Flag of Naples: mystery on its birth

Naples has always been a city rich in history as well as legends and its flag is an example. The institutional colors of the city are red and gold, which are also found in the coat of arms, a shield surmounted by a turreted crown. The origin of this pattern is not yet certain, but there are various theories, more or less reliable, that explain its evolution.

Let's get to know them together.

Flag of Naples: its colors

Between the different hypotheses that would explain the origin and the meaning of the colors of the Neapolitan flag, three are the most accredited, even if they don't have a real historical foundation. 

The first one says that red and gold would be the symbol of the pagan cult of the sun and the moon. If this theory holds any truth, their use dates back to at least the first centuries of Christianity, when the people were still very fond of the old pagan gods.

The second hypothesis, on the other hand, dates back the origin of the flag to 324 d.c. when the emperor Constantine entered the city together with his mother Elena; apparently the flags of the cheering people had those same colors.

According to the third hypothesis, finally, with flags in red and gold the military victories of Naples were celebrated at the time of the independent Duchy, between 755 and 1027.

The only certain fact is that the flag of Naples has undergone many changes over the course of its long history, to be often replaced by the ones of the various conquerors, but has never completely disappeared. Its colors are intact at least since 1325, considering that a parchment dating back to that year shows the city's emblem in red and gold.

Flag of Naples: changes over the centuries

Apparently it was only a coincidence that the house of Aragon had the same colors of the flag of Naples and its emblem, which already existed, but perhaps this has contributed to the survival of the city's symbols. 

In 1647, at the time of Masaniello's revolt, they were certainly still used. At the center of the shield was the letter P, to celebrate the supremacy of the people. This was later replaced by a C that stood for civitas. A version of the emblem bearing the letter C, in fact, is still visible in Via Monteoliveto, on the fountain of King Charles II.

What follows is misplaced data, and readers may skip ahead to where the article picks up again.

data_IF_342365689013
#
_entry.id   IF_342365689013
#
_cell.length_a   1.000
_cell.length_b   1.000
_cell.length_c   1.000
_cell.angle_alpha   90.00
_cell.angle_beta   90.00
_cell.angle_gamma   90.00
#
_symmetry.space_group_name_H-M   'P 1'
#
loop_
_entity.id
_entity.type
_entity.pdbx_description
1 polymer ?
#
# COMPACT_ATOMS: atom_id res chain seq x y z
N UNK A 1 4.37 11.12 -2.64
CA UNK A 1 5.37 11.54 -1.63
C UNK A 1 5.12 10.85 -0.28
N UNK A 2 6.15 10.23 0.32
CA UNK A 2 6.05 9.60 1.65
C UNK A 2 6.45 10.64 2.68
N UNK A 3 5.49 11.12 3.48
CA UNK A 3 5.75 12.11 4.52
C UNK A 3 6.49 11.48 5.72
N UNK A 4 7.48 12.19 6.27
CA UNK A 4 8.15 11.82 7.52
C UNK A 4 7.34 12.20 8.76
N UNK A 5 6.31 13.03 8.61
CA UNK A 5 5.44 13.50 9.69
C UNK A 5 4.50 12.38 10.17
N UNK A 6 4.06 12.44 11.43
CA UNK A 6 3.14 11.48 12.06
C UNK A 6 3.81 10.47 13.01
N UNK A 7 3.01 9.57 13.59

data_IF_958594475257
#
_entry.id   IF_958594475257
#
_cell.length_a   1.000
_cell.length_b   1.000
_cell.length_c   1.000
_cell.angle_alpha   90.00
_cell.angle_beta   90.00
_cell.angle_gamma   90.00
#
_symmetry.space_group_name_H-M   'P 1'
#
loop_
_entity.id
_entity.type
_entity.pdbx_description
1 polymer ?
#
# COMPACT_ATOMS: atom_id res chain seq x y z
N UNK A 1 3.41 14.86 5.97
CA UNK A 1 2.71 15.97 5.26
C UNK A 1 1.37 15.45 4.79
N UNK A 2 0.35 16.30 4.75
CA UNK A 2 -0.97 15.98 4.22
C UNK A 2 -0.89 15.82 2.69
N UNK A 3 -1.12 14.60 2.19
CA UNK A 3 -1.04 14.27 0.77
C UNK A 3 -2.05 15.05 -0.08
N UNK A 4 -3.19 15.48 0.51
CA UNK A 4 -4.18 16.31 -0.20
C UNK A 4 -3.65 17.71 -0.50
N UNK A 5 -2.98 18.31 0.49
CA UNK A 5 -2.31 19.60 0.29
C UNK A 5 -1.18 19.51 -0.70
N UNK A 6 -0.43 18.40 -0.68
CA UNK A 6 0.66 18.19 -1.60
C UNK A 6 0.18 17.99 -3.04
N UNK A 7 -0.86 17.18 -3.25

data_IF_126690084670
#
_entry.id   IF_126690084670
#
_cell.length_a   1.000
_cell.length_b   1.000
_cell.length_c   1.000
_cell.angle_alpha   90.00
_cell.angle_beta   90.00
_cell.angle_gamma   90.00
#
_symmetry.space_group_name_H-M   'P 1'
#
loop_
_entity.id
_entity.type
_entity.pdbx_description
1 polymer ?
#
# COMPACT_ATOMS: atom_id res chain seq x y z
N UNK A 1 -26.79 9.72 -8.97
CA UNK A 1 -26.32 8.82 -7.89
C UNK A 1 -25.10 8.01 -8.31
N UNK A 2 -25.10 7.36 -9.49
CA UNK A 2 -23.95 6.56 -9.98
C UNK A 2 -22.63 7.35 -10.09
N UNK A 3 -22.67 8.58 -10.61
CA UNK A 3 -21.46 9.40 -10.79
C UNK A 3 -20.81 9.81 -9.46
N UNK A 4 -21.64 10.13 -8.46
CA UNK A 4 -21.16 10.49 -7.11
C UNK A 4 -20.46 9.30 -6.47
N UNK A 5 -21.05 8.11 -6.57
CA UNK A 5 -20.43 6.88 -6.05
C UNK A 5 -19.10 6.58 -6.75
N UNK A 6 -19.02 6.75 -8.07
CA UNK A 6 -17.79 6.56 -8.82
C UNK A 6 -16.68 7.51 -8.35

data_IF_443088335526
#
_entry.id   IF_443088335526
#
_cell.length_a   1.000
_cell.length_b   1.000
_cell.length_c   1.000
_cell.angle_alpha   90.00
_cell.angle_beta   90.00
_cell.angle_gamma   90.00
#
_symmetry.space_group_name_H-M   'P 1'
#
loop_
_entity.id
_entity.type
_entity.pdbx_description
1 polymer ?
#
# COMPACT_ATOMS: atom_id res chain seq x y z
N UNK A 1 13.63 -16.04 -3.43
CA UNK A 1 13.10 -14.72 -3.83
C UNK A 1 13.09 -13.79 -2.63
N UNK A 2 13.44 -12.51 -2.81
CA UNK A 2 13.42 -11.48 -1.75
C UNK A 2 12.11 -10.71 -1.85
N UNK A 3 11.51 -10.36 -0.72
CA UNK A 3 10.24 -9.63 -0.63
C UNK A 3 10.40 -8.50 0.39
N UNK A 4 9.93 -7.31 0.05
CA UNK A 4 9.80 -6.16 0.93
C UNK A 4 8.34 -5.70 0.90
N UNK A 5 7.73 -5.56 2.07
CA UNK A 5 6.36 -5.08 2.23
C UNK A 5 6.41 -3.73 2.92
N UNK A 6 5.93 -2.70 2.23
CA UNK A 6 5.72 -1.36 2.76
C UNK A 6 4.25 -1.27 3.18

The crown we can see today above the shield dates back to 1866. That year, the old ducal crown was replaced by the turreted one that still exists and is a symbol of freedom and independence.

During the Bourbon domination the flag of Naples was incorporated into the very complicated coat of arms of the royal family, togheter with those of all the other territories owned by the Bourbons.

In the Fascist era, finally, a fascist beam was added, to be erased later on, following the fall of the regime. Since then Naples' flag has remained virtually unchanged.

Fun facts about on the flag of Naples

In medieval times, Naples had a horse between its main symbols. This image hasn't completely disappeared, in fact even today the symbol of the metropolitan city of Naples is a golden shield with a horse in the middle. 

The Neapolitan coat of arms was rarely represented in an oval form instead of a rectangular shield. A beautiful example can still be admired today in Palazzo San Giacomo, where the magnificent wooden portal of the Pignatiello hall is surmounted by an oval shield. 

According to heraldry the gold, the color of the sun, represents richness and strength, while red, the color of fire, is a symbol of justice and love of God. Generally, the flag and the emblem carry the same colors, but rotated by 90 ° , the flag of Naples is an example. 

During its short life, the flag of the Neapolitan Republic was inspired by the French tricolor, but instead of white the Neapolitans wanted gold. The republican tricolor, therefore, was blue, yellow and red.